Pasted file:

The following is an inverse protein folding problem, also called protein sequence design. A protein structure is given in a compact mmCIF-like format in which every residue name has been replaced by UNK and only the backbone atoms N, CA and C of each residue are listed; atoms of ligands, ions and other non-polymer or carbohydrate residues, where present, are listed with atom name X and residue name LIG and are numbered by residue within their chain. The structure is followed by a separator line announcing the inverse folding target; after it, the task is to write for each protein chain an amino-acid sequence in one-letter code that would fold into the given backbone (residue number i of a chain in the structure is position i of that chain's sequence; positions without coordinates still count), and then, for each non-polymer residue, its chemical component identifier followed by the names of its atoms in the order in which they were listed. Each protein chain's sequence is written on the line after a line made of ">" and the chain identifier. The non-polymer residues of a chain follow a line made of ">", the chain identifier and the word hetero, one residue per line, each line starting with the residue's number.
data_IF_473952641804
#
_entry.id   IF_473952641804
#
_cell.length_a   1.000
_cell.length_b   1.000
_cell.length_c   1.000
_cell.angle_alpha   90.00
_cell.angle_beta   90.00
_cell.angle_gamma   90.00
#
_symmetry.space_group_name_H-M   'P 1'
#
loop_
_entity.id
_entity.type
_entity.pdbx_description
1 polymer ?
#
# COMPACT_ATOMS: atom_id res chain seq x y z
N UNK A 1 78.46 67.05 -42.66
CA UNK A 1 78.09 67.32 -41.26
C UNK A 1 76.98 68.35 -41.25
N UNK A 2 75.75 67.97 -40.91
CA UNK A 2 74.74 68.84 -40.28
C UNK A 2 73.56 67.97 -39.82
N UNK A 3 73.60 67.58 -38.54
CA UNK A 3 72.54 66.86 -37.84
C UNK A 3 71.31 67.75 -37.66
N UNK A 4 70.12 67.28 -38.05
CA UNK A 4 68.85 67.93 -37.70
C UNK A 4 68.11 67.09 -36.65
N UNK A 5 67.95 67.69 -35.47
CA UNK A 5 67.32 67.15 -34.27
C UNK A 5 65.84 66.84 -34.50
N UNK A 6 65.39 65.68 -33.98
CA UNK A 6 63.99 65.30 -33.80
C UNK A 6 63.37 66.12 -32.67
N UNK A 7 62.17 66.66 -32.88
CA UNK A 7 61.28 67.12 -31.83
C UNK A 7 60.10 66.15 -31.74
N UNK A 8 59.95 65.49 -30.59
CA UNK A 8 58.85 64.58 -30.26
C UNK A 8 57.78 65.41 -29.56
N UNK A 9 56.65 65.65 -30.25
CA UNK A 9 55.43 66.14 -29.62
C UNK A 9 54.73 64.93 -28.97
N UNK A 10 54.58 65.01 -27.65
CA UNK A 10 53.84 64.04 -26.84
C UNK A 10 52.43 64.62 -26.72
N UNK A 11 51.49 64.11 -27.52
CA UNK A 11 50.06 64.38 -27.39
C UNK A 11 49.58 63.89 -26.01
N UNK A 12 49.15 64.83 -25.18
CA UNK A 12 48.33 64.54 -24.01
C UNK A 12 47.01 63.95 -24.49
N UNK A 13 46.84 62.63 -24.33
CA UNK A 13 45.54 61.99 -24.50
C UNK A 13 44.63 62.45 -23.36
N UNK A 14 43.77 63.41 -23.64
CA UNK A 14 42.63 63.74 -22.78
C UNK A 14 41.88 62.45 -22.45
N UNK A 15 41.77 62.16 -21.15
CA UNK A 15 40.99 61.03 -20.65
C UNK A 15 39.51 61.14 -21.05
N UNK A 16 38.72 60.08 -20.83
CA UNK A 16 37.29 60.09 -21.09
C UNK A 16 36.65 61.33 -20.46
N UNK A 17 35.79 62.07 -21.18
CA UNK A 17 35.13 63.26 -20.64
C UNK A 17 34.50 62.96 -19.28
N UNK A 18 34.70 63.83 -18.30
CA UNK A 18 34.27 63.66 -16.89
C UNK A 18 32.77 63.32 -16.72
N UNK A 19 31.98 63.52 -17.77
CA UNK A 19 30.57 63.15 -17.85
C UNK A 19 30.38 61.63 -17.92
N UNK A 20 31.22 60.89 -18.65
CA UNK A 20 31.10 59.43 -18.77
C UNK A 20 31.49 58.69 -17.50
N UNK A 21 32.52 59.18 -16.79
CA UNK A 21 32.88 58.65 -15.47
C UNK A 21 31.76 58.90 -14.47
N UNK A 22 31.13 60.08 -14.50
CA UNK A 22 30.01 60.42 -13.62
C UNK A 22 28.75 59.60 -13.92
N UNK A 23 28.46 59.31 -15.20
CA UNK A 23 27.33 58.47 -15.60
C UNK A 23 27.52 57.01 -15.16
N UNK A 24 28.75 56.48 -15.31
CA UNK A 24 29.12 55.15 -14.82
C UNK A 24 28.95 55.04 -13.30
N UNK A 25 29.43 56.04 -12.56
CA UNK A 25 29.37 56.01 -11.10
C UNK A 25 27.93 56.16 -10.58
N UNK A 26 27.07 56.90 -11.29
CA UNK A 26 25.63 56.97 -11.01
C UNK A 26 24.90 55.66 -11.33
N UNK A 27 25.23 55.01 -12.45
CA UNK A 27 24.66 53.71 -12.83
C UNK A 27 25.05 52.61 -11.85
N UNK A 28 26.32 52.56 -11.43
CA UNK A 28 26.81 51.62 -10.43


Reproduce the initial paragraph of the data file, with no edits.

The following is an inverse protein folding problem, also called protein sequence design. A protein structure is given in a compact mmCIF-like format in which every residue name has been replaced by UNK and only the backbone atoms N, CA and C of each residue are listed; atoms of ligands, ions and other non-polymer or carbohydrate residues, where present, are listed with atom name X and residue name LIG and are numbered by residue within their chain. The structure is followed by a separator line announcing the inverse folding target; after it, the task is to write for each protein chain an amino-acid sequence in one-letter code that would fold into the given backbone (residue number i of a chain in the structure is position i of that chain's sequence; positions without coordinates still count), and then, for each non-polymer residue, its chemical component identifier followed by the names of its atoms in the order in which they were listed. Each protein chain's sequence is written on the line after a line made of ">" and the chain identifier. The non-polymer residues of a chain follow a line made of ">", the chain identifier and the word hetero, one residue per line, each line starting with the residue's number.